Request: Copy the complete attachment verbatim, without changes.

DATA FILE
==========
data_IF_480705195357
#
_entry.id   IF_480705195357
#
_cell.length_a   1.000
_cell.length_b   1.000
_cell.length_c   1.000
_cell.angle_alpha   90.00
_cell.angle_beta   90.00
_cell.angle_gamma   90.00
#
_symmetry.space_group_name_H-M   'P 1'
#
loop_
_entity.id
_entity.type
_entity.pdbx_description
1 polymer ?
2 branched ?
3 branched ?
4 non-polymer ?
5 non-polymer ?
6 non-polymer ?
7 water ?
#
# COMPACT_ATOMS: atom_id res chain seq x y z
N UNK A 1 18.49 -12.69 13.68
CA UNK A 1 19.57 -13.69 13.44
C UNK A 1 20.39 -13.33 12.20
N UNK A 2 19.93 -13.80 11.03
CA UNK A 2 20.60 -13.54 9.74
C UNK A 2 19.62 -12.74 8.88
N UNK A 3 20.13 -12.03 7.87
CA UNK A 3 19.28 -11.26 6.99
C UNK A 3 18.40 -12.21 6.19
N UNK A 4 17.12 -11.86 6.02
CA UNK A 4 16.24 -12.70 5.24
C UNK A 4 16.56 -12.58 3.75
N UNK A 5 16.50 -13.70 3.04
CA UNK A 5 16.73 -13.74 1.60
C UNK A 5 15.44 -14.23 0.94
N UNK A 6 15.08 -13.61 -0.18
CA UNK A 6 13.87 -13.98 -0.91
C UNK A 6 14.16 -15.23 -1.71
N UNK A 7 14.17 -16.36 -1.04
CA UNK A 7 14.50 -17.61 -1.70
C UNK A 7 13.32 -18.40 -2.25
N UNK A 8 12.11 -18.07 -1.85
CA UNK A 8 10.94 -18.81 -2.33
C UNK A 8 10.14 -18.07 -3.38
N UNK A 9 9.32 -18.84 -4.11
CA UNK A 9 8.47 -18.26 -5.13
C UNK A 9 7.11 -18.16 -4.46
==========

data_IF_480705195357
#
_entry.id   IF_480705195357
#
_cell.length_a   1.000
_cell.length_b   1.000
_cell.length_c   1.000
_cell.angle_alpha   90.00
_cell.angle_beta   90.00
_cell.angle_gamma   90.00
#
_symmetry.space_group_name_H-M   'P 1'
#
loop_
_entity.id
_entity.type
_entity.pdbx_description
1 polymer ?
2 branched ?
3 branched ?
4 non-polymer ?
5 non-polymer ?
6 non-polymer ?
7 water ?
#
# COMPACT_ATOMS: atom_id res chain seq x y z
N UNK A 1 18.49 -12.69 13.68
CA UNK A 1 19.57 -13.69 13.44
C UNK A 1 20.39 -13.33 12.20
N UNK A 2 19.93 -13.80 11.03
CA UNK A 2 20.60 -13.54 9.74
C UNK A 2 19.62 -12.74 8.88
N UNK A 3 20.13 -12.03 7.87
CA UNK A 3 19.28 -11.26 6.99
C UNK A 3 18.40 -12.21 6.19
N UNK A 4 17.12 -11.86 6.02
CA UNK A 4 16.24 -12.70 5.24
C UNK A 4 16.56 -12.58 3.75
N UNK A 5 16.50 -13.70 3.04
CA UNK A 5 16.73 -13.74 1.60
C UNK A 5 15.44 -14.23 0.94
N UNK A 6 15.08 -13.61 -0.18
CA UNK A 6 13.87 -13.98 -0.91
C UNK A 6 14.16 -15.23 -1.71
N UNK A 7 14.17 -16.36 -1.04
CA UNK A 7 14.50 -17.61 -1.70
C UNK A 7 13.32 -18.40 -2.25
N UNK A 8 12.11 -18.07 -1.85
CA UNK A 8 10.94 -18.81 -2.33
C UNK A 8 10.14 -18.07 -3.38
N UNK A 9 9.32 -18.84 -4.11
CA UNK A 9 8.47 -18.26 -5.13
C UNK A 9 7.11 -18.16 -4.46